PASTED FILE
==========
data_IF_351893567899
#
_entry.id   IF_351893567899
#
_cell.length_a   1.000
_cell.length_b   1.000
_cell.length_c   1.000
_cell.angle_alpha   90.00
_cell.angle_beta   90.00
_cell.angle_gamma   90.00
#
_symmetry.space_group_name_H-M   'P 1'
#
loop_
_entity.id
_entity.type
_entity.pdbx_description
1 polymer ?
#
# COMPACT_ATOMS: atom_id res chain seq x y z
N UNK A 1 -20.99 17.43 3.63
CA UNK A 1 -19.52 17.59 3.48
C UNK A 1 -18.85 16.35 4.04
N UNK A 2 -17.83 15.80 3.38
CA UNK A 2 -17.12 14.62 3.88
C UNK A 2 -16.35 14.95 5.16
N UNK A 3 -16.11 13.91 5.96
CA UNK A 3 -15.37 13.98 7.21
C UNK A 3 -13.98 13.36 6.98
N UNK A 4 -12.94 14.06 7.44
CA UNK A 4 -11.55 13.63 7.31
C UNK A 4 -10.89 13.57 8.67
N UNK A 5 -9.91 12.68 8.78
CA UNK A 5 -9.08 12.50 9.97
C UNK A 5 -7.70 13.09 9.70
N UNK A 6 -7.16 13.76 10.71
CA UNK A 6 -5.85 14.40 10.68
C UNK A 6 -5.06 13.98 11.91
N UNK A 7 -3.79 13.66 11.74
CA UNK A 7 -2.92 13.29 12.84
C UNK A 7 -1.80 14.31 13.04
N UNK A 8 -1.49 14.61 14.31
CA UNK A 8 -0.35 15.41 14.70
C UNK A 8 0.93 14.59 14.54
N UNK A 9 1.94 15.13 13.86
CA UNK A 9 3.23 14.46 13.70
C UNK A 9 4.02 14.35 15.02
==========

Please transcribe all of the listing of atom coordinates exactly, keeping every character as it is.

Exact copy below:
data_IF_351893567899
#
_entry.id   IF_351893567899
#
_cell.length_a   1.000
_cell.length_b   1.000
_cell.length_c   1.000
_cell.angle_alpha   90.00
_cell.angle_beta   90.00
_cell.angle_gamma   90.00
#
_symmetry.space_group_name_H-M   'P 1'
#
loop_
_entity.id
_entity.type
_entity.pdbx_description
1 polymer ?
#
# COMPACT_ATOMS: atom_id res chain seq x y z
N UNK A 1 -20.99 17.43 3.63
CA UNK A 1 -19.52 17.59 3.48
C UNK A 1 -18.85 16.35 4.04
N UNK A 2 -17.83 15.80 3.38
CA UNK A 2 -17.12 14.62 3.88
C UNK A 2 -16.35 14.95 5.16
N UNK A 3 -16.11 13.91 5.96
CA UNK A 3 -15.37 13.98 7.21
C UNK A 3 -13.98 13.36 6.98
N UNK A 4 -12.94 14.06 7.44
CA UNK A 4 -11.55 13.63 7.31
C UNK A 4 -10.89 13.57 8.67
N UNK A 5 -9.91 12.68 8.78
CA UNK A 5 -9.08 12.50 9.97
C UNK A 5 -7.70 13.09 9.70
N UNK A 6 -7.16 13.76 10.71
CA UNK A 6 -5.85 14.40 10.68
C UNK A 6 -5.06 13.98 11.91
N UNK A 7 -3.79 13.66 11.74
CA UNK A 7 -2.92 13.29 12.84
C UNK A 7 -1.80 14.31 13.04
N UNK A 8 -1.49 14.61 14.31
CA UNK A 8 -0.35 15.41 14.70
C UNK A 8 0.93 14.59 14.54
N UNK A 9 1.94 15.13 13.86
CA UNK A 9 3.23 14.46 13.70
C UNK A 9 4.02 14.35 15.02